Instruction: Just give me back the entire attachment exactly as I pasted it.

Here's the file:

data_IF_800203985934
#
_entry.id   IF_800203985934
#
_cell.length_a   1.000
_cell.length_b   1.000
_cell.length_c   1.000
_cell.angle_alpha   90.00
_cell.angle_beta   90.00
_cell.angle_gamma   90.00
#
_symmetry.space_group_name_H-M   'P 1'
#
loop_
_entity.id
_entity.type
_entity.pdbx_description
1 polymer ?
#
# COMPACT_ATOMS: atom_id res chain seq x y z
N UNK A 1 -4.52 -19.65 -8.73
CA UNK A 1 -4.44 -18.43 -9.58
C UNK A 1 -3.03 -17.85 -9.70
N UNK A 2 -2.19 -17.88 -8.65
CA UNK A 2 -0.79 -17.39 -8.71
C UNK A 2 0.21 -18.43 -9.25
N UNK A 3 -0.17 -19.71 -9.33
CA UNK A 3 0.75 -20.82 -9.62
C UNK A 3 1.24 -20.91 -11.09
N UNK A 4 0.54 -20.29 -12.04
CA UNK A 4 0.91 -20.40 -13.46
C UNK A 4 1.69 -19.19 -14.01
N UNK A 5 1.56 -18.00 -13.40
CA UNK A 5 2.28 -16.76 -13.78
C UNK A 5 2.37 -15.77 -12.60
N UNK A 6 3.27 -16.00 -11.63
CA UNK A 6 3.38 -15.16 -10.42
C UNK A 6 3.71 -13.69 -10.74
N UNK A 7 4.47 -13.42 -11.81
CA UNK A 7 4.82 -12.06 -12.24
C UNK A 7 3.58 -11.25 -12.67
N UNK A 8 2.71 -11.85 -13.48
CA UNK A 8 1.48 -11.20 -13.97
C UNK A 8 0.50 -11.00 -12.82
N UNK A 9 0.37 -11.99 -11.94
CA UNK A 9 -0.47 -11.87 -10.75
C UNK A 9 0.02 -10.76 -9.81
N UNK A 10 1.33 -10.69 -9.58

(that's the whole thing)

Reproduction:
data_IF_800203985934
#
_entry.id   IF_800203985934
#
_cell.length_a   1.000
_cell.length_b   1.000
_cell.length_c   1.000
_cell.angle_alpha   90.00
_cell.angle_beta   90.00
_cell.angle_gamma   90.00
#
_symmetry.space_group_name_H-M   'P 1'
#
loop_
_entity.id
_entity.type
_entity.pdbx_description
1 polymer ?
#
# COMPACT_ATOMS: atom_id res chain seq x y z
N UNK A 1 -4.52 -19.65 -8.73
CA UNK A 1 -4.44 -18.43 -9.58
C UNK A 1 -3.03 -17.85 -9.70
N UNK A 2 -2.19 -17.88 -8.65
CA UNK A 2 -0.79 -17.39 -8.71
C UNK A 2 0.21 -18.43 -9.25
N UNK A 3 -0.17 -19.71 -9.33
CA UNK A 3 0.75 -20.82 -9.62
C UNK A 3 1.24 -20.91 -11.09
N UNK A 4 0.54 -20.29 -12.04
CA UNK A 4 0.91 -20.40 -13.46
C UNK A 4 1.69 -19.19 -14.01
N UNK A 5 1.56 -18.00 -13.40
CA UNK A 5 2.28 -16.76 -13.78
C UNK A 5 2.37 -15.77 -12.60
N UNK A 6 3.27 -16.00 -11.63
CA UNK A 6 3.38 -15.16 -10.42
C UNK A 6 3.71 -13.69 -10.74
N UNK A 7 4.47 -13.42 -11.81
CA UNK A 7 4.82 -12.06 -12.24
C UNK A 7 3.58 -11.25 -12.67
N UNK A 8 2.71 -11.85 -13.48
CA UNK A 8 1.48 -11.20 -13.97
C UNK A 8 0.50 -11.00 -12.82
N UNK A 9 0.37 -11.99 -11.94
CA UNK A 9 -0.47 -11.87 -10.75
C UNK A 9 0.02 -10.76 -9.81
N UNK A 10 1.33 -10.69 -9.58